Data analysis performed on the 2022 Great Lakes YEN data highlighted the importance of decisions made by farmers that may lead to higher winter wheat yields. The seeding date for the top 20 per cent of participants was 11 days earlier than the planting date for the bottom 20 per cent of participants across various regions in the Great Lakes YEN. In addition, correlation analysis identified that an earlier seeding date was statistically related to an increase in yield. However, there is a caveat to this, as it is possible to plant too early and increase the risk of insect pests and disease that may impact crop viability and yield or increase the risk of winter injury. Maps of optimal seeding dates can be found on the Ontario Cereal Crops Committee and Ontario Ministry of Agriculture, Food and Rural Affairs websites.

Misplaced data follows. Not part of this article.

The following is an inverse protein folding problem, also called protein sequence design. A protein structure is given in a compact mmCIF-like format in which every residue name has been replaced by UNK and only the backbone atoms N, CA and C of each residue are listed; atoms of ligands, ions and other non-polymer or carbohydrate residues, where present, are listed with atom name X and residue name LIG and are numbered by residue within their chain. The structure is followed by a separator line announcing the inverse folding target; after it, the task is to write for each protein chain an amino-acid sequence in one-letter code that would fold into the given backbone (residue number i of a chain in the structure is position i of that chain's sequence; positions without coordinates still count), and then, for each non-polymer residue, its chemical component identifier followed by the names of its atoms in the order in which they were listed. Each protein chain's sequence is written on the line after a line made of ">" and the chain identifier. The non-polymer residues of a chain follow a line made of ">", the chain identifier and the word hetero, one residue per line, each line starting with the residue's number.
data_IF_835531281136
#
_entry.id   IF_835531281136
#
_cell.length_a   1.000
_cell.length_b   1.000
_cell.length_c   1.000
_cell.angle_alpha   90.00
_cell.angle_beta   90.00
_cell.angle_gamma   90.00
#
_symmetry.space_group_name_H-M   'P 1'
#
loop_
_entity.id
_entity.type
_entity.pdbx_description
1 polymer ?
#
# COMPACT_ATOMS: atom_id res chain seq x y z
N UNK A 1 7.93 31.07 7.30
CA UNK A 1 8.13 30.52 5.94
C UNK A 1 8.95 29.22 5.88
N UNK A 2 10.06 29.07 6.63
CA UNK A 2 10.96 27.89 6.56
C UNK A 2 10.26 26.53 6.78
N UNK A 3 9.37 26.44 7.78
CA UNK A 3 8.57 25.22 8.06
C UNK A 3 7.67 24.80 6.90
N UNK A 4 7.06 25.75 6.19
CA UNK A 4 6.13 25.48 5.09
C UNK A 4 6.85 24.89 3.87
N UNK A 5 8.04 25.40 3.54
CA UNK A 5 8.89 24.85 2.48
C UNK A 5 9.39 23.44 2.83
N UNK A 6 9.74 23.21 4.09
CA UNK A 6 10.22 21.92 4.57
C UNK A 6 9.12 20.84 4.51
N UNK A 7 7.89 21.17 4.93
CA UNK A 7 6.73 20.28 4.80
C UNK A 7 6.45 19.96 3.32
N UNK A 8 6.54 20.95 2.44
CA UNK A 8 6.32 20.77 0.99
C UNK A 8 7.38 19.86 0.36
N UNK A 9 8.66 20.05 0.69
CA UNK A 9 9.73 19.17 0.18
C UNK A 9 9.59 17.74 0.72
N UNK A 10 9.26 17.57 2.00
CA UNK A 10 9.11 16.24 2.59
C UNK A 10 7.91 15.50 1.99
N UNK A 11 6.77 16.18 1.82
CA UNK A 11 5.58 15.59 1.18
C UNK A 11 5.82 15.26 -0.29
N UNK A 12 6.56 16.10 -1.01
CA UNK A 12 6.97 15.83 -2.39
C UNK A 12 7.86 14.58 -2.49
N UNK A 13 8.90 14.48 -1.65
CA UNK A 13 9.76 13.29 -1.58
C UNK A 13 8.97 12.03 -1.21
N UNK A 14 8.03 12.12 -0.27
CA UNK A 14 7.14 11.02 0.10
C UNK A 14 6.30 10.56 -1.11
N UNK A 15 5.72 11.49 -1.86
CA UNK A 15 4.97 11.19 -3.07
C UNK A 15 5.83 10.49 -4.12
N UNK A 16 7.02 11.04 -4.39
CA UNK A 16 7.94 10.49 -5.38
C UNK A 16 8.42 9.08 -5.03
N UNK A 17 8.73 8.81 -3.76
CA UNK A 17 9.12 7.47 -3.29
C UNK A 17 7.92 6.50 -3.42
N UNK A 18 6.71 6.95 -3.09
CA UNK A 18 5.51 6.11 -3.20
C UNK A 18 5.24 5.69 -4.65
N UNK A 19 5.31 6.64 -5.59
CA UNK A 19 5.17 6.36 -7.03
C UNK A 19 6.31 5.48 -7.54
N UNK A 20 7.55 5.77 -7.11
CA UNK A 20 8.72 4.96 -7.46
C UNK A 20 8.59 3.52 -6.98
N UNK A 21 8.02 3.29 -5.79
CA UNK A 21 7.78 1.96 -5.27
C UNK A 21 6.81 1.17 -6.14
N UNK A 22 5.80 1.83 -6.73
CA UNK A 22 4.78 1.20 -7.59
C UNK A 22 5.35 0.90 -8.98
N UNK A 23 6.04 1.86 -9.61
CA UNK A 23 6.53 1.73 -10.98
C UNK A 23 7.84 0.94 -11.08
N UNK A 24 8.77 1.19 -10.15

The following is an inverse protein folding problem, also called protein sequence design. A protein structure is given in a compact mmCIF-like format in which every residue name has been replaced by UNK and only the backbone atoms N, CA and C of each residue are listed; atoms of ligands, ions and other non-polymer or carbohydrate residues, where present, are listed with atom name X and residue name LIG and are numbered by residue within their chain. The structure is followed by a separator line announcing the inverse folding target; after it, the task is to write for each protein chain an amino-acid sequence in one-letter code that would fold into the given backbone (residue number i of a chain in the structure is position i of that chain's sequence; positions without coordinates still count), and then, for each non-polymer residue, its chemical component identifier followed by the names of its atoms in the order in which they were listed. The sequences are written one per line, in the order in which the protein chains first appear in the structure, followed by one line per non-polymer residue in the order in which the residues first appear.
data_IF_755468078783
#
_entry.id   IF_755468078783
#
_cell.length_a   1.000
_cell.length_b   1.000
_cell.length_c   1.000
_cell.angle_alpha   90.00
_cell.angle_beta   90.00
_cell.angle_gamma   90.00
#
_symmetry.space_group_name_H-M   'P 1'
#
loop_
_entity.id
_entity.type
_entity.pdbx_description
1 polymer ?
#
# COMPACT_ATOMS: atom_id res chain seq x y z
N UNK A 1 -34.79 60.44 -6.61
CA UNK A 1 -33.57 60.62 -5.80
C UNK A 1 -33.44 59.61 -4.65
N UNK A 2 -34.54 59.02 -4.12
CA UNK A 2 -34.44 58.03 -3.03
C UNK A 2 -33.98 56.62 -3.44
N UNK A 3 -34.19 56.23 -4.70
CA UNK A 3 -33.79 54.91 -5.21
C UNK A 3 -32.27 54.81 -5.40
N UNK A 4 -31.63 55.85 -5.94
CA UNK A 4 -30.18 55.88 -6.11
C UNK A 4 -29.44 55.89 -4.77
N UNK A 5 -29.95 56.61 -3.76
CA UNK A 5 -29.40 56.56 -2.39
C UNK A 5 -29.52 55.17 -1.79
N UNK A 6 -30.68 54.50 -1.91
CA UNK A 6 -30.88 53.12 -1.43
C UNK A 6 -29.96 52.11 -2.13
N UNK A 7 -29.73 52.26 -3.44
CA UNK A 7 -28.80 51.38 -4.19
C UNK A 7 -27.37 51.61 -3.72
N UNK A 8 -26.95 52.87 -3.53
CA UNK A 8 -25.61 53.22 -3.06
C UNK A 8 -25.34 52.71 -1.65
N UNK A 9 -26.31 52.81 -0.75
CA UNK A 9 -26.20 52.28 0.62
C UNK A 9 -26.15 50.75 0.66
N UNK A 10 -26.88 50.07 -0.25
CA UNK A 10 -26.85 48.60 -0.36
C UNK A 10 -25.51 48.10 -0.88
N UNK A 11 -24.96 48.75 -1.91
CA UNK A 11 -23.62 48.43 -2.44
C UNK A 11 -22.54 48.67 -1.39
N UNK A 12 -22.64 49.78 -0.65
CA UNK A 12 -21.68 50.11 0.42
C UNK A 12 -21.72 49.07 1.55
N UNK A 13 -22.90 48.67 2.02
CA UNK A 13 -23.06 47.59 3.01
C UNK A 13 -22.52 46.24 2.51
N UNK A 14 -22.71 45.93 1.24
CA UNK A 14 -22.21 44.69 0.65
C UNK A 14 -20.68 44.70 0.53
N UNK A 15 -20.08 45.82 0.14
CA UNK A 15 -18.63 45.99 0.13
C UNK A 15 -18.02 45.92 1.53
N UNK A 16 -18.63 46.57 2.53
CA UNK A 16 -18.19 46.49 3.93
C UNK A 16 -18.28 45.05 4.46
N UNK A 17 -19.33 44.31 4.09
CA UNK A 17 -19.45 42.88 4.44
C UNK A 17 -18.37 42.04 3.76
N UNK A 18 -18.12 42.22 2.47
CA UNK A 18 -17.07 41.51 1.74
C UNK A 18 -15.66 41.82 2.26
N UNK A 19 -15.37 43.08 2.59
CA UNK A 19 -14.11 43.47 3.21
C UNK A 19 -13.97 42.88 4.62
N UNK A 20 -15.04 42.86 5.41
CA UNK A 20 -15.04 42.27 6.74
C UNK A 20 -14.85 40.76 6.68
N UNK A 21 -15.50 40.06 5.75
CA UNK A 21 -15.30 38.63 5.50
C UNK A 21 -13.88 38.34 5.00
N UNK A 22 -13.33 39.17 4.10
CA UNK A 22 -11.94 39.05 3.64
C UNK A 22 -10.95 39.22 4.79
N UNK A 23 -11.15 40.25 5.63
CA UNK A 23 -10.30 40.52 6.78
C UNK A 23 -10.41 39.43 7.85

In terms of crop physiology, the 2022 Great Lakes YEN data analysis, supported by results of more than eight years of the YEN in the United Kingdom, shows that high yields tend to be associated with high heads per m2 and high total biomass. The U.K. YEN data analysis also found that a high total biomass is more important than a high harvest index in explaining higher yields, indicating the importance of striving for better light and water capture.
GETTING HIGH-YIELDING WHEAT
The 2022 Great Lakes YEN data indicates that a 200 bushels/acre yield is possible almost anywhere. High yields are not restricted to a single part of the Great Lakes region.
Attention to detail is important. Aspects of this that appear to have a significant impact on yield include:
• Planting date – planting on the earlier side of the optimum planting date range is ideal
• Fall fertility – applying manure and/or phosphate in the fall can help boost crop performance
• Nitrogen – timely applications to help plant development, including split applications
Other factors impacting high yield include: